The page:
While CRISPR offers many fascinating prospects, the use of CRISPR has also triggered socio-ethical concerns over questions such as whether and how gene editing should be used to make inheritable changes to the human genome, lead to designer babies, generate potentially risky genome edits or disrupt entire ecosystems. The use of CRISPR-Cas9 raises social and ethical issues not only for humans, but also for other organisms and the environment, leading scientists to recommend a moratorium on making inheritable changes to the human genome. For instance, the application of CRISPR as a pest control technique may produce unintended effects and mutations, which may lead to the dispersion of gene drive, the disappearance of a whole animal population, accidental releases and/or the irreversible disturbance of entire ecosystems. In fact, research activities intended to modify the genetic heritage of human beings which could make such changes inheritable are not financed under Horizon 2020, the EU framework programme for research and innovation.
Taking the non-maleficence principle into account in risk assessment, and distinguishing the clinical and therapeutic aims of gene editing from its enhancement applications/uses, have also become major sources of concern. Another important problem is the efficient and safe delivery of CRISPR-Cas9 into cell types or tissues that are hard to transfect and/or infect. Further concerns include the prospect of irreversible harm to the health of future generations, and concerns about opening the door to new forms of social inequality, discrimination and conflict, as well as to a new era of eugenics.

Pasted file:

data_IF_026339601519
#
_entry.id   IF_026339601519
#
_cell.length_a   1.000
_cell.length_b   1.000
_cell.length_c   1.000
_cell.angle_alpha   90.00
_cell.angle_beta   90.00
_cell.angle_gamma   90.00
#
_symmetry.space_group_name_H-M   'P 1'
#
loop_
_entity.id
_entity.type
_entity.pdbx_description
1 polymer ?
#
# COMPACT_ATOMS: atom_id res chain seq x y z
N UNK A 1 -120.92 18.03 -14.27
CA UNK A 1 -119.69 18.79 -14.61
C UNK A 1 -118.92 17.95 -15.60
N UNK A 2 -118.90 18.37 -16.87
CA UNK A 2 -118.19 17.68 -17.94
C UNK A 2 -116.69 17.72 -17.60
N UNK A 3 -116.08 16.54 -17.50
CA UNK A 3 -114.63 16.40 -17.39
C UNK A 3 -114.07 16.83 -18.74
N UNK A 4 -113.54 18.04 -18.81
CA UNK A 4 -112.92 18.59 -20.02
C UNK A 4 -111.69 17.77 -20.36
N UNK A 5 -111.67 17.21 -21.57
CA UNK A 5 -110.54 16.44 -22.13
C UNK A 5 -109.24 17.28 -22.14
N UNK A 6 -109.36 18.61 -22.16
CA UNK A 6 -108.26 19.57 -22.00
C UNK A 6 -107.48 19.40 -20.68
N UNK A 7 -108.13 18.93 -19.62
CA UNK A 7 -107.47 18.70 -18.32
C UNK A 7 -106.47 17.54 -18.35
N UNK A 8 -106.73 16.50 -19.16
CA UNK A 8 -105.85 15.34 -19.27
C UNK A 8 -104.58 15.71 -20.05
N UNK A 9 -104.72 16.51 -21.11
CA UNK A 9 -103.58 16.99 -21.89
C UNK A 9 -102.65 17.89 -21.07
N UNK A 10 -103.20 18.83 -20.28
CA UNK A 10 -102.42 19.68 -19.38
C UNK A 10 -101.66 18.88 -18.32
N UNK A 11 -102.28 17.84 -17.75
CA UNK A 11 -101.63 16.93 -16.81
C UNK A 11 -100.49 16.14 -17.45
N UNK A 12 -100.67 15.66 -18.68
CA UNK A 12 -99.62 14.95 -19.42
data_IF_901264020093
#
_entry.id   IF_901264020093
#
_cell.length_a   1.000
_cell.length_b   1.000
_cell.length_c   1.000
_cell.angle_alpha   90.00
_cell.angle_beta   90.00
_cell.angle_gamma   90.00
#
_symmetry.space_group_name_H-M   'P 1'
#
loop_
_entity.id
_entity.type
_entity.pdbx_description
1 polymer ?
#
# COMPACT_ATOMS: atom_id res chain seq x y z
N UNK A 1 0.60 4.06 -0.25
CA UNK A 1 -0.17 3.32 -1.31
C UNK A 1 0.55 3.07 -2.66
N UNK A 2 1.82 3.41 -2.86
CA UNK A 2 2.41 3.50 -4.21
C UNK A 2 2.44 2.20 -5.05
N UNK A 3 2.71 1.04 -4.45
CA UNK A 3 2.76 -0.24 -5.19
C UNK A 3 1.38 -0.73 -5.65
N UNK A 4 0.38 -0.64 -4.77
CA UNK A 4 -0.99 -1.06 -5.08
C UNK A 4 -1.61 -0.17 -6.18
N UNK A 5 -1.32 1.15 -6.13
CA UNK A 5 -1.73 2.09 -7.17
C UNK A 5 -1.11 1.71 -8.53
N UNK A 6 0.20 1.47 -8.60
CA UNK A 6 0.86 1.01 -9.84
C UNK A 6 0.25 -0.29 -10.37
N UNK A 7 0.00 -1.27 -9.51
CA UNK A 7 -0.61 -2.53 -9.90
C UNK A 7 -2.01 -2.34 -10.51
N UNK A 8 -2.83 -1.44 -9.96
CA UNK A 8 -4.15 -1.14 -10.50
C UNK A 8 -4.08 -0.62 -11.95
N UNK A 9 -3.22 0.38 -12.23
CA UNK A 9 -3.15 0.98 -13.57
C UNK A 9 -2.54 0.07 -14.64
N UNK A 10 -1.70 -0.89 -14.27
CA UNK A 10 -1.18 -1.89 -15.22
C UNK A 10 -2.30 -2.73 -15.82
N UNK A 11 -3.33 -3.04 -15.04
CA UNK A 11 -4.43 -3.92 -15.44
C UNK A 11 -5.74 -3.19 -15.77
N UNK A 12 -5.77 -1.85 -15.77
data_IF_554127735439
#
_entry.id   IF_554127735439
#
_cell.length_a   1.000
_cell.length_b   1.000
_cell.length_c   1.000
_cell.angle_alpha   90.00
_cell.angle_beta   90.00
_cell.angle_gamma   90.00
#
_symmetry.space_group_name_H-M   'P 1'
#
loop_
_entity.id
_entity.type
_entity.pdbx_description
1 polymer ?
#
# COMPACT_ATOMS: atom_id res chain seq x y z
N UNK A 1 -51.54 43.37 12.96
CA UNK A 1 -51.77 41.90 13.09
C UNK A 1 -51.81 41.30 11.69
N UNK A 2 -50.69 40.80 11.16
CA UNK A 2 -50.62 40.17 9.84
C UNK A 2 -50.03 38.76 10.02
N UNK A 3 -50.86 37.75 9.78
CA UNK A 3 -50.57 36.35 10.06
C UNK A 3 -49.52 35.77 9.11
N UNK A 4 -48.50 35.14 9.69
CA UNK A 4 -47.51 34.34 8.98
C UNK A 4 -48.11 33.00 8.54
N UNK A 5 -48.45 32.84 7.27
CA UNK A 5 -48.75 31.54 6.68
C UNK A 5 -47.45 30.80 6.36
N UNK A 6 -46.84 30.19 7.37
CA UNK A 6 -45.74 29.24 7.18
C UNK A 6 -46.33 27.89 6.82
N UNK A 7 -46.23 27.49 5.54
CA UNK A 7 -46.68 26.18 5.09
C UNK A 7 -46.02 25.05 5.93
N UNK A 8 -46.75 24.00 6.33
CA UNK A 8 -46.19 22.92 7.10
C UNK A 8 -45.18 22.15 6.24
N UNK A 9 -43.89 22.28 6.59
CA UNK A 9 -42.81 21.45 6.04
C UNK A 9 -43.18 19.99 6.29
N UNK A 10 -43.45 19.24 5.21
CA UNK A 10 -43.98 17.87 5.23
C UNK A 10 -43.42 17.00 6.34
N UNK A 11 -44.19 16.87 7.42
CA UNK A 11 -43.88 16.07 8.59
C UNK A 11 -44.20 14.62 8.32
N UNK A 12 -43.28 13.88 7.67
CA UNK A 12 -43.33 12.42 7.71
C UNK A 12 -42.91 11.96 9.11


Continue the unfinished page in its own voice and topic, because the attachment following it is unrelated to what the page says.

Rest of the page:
The rapid pace of scientific developments in the field of gene editing makes regulatory oversight particularly challenging. Moreover, there is a debate over whether CRISPR-Cas9 should be regulated as a gene editing technique, or whether its products should rather be controlled ad hoc with a result-based approach. International discussion on the regulatory status of genome editing techniques has focused on whether current definitions of genetic engineering or genetically engineered organisms could also apply to these recently discovered genetic editing tools.
The European Commission is currently working on a legal interpretation of the regulatory status of products generated by new plant-breeding techniques, to minimise legal uncertainties in this area. Such an interpretation may pave the way for a decision on whether gene editing technologies should fall under the scope of the EU legislative framework on the contained and deliberate release of genetically engineered organisms.
Patenting CRISPR-Cas9 for therapeutic use in humans is also legally controversial. In February 2017, the US Patent and Trademark Office (USPTO) issued a decision on who should hold the patent on using CRISPR-Cas9 to edit genes, defining the terms and conditions for profit generation from this technology in the years to come.
The risks of hereditary, unpredictable genetic mutations raise questions regarding the safety of the technique and the attribution of liability in case of damages. In a recent report, the US National Academies of Sciences, Engineering and Medicine urged caution when releasing gene drives into the open environment and suggested ‘phased testing’, including special safeguards, given the high scientific uncertainties and potential ecological risks. Safety measures are necessary to avoid dissemination of organisms that may cause ecological damage or affect human health.
In fact, many scientists caution that there is much to do before CRISPR could be deployed safely and efficiently. In particular, CRISPR might create additional challenges from a risk assessment standpoint, in that organisms produced by these methods may contain more pervasive changes to the genomes of living organisms than traditional genetic modification techniques.
Read this At a glance on ‘What if editing genes could fight rare diseases?‘ on the Think Tank pages of the European Parliament.